Most helpful positive review
201 of 207 people found the following review helpful
on January 11, 2012
This is an amazing set. Essentially, it's a dollhouse with 4 fully furnished rooms and an extensive front yard. Thankfully, it's a modular build, so you only need to build the legos in bag 1 first, then move on to the legos in bag 2, all the way through to bag 7. (Imagine going through all 695 pieces looking for the one piece described in the instructions!) Lego's anthropological research revealed that girls like to play as they're assembling their legos, so Lego made the Lego Friends into modular builds. Assembly is straightforward.
The house is mostly tan, white and lime, with pink roof pieces and some pink accent pieces. There are many, many accessories, which was delightful. I read that some Lego developers asked why the anthropological research found that girls wanted more accessories, like handbags, combs, etc., and in response, the researchers asked why boys needed a sword, dagger, shield, etc. (In the Ninjago Booster bonus set I got recently, a minifigurine came with 9 assorted weapons...). See the great article in Bloomsberg Businessweek on Lego's business strategy in targeting first boys, then girls, with their themed sets: [...]
The best review I've seen of this set is at Eurobricks[...]. You have to check out this review. It shows every brick included and goes into great detail on the furniture and rooms, so I won't go into the details.
Basically, this is an awesome set, and you can play at this for hours. As I wander around the girls' section at Toys R Us, I am vaguely repulsed by the aisles of pink barbies, skinny teenager dolls, pink dress up princess clothes, plastic kitchens and food, and fake taking-care-of-baby dolls and accessories. In comparison, the Lego Friends sets are much more creative and imaginative. Unlike the static dollhouses with the pre-printed furniture on the walls and static dolls (I saw several that were selling for $149 for boring, big, static dollhouses for barbie-sized dolls), this Lego set (much cheaper) can be taken apart, put together in different ways, rearranged, and I found myself reaching for my regular Lego blocks to put together new furniture and outdoor pieces. You can customize the minifigurines with the hair pieces and accessories from other minifigurines.
There are a few accessories that don't "snap" into place, like the cupcakes, hot dog, apple, cherries, lawnmower - but most of them do, and they're great. The figurines don't snap into a sitting position, but they do snap into a standing position. I actually like the minifigurines, they make the old ones look very blocky. If there's anything you don't like, you can take it apart, rearrange it, and even order new individual lego blocks from the lego.com pick a brick website.
I was very impressed by the creative use of the same lego elements - little 1x1 round pieces can be flowers, blender tops, lawnmower wheels, cupcakes, bushes and flowers, plant holders, doorknobs, lighting fixtures, shaker tops, bedding, lights, etc. Anyway, you get the point - just an ingenious use of common Lego elements. There's no stinting of legos here, the house is fully accessorized, fully furnished, and even outside the house, the landscape is very busy and fun.
The rooms can be put into different configurations, so they're not very solidly connected. You can easily change this by removing the smaller smooth pegged pieces and attaching them with the exposed regular lego pieces.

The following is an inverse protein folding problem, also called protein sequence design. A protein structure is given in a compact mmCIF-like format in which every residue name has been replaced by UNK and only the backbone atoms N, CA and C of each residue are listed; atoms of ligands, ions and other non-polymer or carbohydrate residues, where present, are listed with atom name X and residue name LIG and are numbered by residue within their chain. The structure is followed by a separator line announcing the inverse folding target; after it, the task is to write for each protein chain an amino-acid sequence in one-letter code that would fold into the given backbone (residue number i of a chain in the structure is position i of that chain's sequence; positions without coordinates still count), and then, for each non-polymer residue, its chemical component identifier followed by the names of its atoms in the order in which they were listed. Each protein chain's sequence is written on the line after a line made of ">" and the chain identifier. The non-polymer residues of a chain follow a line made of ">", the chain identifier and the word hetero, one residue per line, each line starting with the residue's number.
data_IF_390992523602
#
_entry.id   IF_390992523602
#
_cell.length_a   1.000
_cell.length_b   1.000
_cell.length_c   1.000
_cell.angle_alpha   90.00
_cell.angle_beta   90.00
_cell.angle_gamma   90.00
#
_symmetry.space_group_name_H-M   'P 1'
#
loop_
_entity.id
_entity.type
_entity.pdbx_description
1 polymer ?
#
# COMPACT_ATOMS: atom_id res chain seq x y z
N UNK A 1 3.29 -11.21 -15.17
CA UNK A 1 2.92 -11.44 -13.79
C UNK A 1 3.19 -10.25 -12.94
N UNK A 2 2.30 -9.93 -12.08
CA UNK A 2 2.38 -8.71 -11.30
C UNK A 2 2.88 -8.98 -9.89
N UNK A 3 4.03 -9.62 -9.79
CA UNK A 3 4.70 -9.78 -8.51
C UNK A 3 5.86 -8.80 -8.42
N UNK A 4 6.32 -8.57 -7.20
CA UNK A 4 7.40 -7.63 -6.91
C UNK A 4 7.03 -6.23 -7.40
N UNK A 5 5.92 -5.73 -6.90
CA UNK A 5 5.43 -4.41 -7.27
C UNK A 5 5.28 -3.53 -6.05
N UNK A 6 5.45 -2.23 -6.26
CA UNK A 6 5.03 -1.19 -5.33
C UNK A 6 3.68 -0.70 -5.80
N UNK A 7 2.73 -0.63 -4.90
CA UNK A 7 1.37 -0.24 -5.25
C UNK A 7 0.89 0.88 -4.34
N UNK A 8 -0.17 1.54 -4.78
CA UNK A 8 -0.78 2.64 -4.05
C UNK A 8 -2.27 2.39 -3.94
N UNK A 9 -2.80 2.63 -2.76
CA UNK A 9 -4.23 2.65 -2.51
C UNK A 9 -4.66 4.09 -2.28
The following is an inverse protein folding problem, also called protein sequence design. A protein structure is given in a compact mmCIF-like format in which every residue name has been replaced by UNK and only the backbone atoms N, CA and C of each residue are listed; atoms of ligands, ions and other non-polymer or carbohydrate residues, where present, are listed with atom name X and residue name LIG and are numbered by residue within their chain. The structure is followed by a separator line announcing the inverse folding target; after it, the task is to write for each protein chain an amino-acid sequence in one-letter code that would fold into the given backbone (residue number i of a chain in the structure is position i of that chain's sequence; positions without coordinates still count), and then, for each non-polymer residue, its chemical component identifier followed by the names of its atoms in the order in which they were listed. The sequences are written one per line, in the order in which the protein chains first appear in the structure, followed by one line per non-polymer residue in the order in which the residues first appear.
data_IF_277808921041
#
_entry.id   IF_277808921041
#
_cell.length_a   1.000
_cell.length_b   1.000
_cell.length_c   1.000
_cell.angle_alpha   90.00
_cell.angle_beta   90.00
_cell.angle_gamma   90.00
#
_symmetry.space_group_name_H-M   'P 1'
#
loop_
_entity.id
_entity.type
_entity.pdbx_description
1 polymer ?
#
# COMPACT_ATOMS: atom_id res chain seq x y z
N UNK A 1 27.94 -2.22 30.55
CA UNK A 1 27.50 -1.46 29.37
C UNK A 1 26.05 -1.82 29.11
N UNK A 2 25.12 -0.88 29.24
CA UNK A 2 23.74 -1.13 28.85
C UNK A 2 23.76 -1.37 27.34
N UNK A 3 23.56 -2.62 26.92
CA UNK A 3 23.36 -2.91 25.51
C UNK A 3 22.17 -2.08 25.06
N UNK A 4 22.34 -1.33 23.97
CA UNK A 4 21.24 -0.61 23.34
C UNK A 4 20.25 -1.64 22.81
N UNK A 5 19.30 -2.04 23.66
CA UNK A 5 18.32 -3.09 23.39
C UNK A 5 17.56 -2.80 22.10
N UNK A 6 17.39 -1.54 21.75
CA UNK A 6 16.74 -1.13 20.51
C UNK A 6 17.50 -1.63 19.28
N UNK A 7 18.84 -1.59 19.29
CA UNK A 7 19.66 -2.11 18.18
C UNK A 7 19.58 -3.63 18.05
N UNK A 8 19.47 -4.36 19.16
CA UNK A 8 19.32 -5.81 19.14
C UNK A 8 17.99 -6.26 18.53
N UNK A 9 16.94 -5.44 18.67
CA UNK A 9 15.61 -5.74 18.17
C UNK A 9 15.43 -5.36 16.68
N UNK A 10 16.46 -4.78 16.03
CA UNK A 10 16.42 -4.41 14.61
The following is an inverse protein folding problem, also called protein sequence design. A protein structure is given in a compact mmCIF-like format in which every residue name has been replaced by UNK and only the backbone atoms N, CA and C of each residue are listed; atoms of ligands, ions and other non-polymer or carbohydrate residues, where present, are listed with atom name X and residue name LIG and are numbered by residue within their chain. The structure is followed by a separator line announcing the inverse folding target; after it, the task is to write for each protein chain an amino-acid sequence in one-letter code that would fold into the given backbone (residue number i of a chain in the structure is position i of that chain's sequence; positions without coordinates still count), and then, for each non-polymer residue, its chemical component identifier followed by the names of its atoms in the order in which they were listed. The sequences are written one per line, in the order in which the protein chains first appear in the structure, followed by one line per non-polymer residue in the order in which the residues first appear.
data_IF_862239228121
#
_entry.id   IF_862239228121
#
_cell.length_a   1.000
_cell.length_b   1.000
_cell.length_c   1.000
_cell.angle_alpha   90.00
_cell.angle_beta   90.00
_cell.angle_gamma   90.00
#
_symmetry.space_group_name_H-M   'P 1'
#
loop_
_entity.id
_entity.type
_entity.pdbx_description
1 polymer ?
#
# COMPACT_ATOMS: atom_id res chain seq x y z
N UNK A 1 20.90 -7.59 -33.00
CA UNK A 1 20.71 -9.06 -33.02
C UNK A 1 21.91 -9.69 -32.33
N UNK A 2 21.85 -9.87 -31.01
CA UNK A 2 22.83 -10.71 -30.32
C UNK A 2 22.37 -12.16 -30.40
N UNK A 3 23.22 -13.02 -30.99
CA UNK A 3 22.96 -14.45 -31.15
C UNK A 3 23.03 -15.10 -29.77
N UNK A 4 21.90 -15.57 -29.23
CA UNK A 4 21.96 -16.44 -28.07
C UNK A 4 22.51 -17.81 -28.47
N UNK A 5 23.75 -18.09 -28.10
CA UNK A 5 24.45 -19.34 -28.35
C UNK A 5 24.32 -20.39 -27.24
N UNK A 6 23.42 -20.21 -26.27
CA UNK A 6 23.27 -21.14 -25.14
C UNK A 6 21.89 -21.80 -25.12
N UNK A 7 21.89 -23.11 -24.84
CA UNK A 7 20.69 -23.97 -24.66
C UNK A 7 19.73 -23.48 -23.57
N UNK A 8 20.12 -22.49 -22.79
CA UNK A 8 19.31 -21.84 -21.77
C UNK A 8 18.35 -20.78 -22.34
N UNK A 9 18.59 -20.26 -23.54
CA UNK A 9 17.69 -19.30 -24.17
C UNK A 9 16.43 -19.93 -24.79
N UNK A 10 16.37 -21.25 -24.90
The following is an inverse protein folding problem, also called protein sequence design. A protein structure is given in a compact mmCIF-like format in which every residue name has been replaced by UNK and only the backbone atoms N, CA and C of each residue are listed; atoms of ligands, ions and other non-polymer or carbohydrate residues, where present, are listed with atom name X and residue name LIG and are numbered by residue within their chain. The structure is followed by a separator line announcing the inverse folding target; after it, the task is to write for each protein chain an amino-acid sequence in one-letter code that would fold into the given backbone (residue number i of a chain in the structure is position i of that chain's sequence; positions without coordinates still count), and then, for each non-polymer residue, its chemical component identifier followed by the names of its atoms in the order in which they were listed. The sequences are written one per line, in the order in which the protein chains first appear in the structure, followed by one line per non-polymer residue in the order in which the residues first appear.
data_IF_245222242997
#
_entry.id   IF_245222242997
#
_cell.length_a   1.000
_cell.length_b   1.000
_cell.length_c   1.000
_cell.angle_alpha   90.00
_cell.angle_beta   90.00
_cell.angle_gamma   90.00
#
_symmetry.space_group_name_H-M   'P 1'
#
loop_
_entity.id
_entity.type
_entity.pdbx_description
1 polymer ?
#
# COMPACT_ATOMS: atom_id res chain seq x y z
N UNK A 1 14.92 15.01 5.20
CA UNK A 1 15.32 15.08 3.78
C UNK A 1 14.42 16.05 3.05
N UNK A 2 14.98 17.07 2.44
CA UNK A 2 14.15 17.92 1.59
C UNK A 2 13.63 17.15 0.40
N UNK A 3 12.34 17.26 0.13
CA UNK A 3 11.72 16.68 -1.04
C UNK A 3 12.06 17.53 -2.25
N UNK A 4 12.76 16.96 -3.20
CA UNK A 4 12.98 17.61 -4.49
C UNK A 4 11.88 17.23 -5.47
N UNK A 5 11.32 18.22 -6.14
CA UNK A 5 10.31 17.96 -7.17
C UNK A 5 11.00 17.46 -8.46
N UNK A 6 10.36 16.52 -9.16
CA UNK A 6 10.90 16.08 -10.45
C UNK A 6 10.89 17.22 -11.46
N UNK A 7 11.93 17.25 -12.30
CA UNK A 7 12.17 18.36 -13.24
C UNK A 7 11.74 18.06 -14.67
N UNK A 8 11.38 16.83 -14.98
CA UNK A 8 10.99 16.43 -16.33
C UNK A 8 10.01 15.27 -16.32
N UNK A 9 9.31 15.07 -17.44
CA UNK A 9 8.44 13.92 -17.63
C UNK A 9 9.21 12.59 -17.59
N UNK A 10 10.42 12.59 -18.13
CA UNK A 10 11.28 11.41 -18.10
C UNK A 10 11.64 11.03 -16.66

I know there is controversy among adults who don't like the fact that Lego is targeting girls with these themed sets, and insist that girls and boys should all play from the same basic Lego blocks like they did in the good old days (like the 1970's). Sure, Duplo is targeted towards boys and girls, and there are basic Lego building sets available, but from age 4/5 onwards, Lego deliberately targets boys with themed sets such as Alien Conquest (salvage crew fighting evil Atlantean minions), Pharoah Quest (archaeologist fighting evil Egyptian monsters), City (cops fighting evil robbers, firefighters fighting fires), Ninjago (ninjas fighting evil lord and skeletons), Hero Factory, Racers, Star Wars, etc. The Bloomsberg Businessweek article notes that since 2005, when Lego deliberately focused on the market for boys (after years of anthropological research on how boys play) to revive its brand, Lego has doubled its revenue and is now the hottest toy company in the boy segment. Just as there is a princess phase for girls, now people talk about a Lego phase for boys. Yet nobody seems to be complaining that Lego is deliberately targeting boys with gendered stereotypes of violence, monsters, fighting, conflict, competition, cars/ships/airplanes/boats, and weapons. In contrast, after four years of anthropological research on how girls play, the Lego Friends themed sets focus on cooperation between the main characters and is newly launched.
If you just want the lego experience, or have kids who like lego, or are thinking about buying a dollhouse for your child, this is the set to get. Like they say in the Bloomsberg article, Lego is known for developing "spatial, mathematical, and fine motor skills, and lets kids build almost anything they can imagine, often leading to hours of quiet, independent play."
There will be a summer release for further sets, and even an Advent Calendar for the holidays. If kids want to play with the Lego Friends sets, at least they're using their imagination and playing with Lego blocks. So don't be afraid of trying the Lego Friend sets out because of controversy by adults online. Try it out, and if you or your kids like it, just enjoy it.